Cassidy: 2024-25 FAFSA 'Has Not Gone Well'

By Maria Carrasco, NASFAA Staff Reporter

Sen. Bill Cassidy (R-La.), ranking member of the Senate Health, Education, Labor, and Pensions (HELP) Committee, criticized the Department of Education (ED) in a letter on Friday for its “botched” rollout of the 2024-25 FAFSA. 

Cassidy voiced his concerns about the impact the rocky FAFSA rollout will have on low-income students, specifically first-generation college students experiencing the financial aid process for the first time, as many have reported glitches, errors, and issues with access to the application.

Specifically, Cassidy criticized ED’s recent student loan forgiveness announcements, writing that the department “prioritized its multiple student loan schemes over performing the tasks mandated by Congress.” On Friday morning, ED announced it was implementing a provision of the Saving on a Valuable Education (SAVE) repayment plan to provide forgiveness earlier for eligible borrowers. 

“The purpose of the FAFSA Simplification Act was to make financial aid more accessible for all students, by simplifying the application process,” Cassidy wrote. “Instead, the current rollout has made navigating the financial aid system far more difficult for students with greater uncertainty.”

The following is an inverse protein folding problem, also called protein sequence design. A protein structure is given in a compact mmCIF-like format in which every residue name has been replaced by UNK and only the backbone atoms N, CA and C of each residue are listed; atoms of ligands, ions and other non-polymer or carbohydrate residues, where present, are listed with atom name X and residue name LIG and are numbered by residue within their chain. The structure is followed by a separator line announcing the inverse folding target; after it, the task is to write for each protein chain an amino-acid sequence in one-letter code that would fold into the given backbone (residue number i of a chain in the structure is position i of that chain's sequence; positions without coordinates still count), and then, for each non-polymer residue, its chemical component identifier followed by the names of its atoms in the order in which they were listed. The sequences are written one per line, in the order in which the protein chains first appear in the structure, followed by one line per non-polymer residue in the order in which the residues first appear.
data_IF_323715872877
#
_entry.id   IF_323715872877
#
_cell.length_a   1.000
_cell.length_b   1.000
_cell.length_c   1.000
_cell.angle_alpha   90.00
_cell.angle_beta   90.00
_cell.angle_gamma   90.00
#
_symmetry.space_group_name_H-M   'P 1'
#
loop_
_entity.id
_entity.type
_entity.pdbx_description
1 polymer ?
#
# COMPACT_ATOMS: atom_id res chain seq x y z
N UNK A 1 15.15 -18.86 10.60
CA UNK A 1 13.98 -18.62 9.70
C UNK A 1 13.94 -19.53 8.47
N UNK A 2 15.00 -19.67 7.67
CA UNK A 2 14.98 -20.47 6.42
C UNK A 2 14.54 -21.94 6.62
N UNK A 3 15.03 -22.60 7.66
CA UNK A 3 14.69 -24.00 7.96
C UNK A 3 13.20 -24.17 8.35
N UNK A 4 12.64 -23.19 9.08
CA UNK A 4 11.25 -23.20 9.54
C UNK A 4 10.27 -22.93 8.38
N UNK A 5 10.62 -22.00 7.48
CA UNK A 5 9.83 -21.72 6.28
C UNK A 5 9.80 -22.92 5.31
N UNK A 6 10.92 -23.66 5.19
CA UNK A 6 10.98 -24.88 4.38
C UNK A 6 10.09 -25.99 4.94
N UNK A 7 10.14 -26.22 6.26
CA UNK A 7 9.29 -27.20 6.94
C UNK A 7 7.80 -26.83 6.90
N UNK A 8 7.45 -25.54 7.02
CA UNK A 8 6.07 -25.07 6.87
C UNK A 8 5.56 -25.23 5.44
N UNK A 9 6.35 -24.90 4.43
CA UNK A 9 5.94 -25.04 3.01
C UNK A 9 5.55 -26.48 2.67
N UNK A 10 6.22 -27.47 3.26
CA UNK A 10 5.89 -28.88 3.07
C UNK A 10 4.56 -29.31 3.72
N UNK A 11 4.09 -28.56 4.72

Cassidy stated that according to ED, the FAFSA was only available for approximately 30 minutes on December 30, and for about an hour on December 31. The limited availability of the FAFSA was “not what Congress intended” and is “unacceptable,” Cassidy wrote. 

On Monday, January 8, ED announced that it had received over 1 million FAFSA submissions. Cassidy noted that is a small percentage of the expected number of total applicants, with the 2021-22 FAFSA application cycle having over 17.5 million applications submitted. 

“The botched rollout means students will be forced to make financial aid decisions with less time and less information than in the past,” Cassidy wrote. “Where to go to college, and how to finance it, is one of the most important financial decisions a person will make in their lifetime. ED needs to be making that decision easier, not harder.”

Cassidy’s letter comes as students, families, and financial aid offices across the country have reported issues with the rollout of the 2024-25 FAFSA. NASFAA President and CEO Justin Draeger said in a statement that the initial FAFSA rollout was challenging for students, families, and financial aid administrators, and many are understandably frustrated. 

Cassidy asked ED several questions in the letter and demanded the department answer the questions within five business days of receiving the letter. One of those questions is if any of ED’s timelines for implementing the FAFSA have changed – such as whether institutions will receive Institutional Student Information Records (ISIRs) by the end of January. He also asked if timelines have changed, how ED plans to make up for the delay. 

NASFAA and its members have also voiced concerns about the timeline of when institutions will receive ISIRs.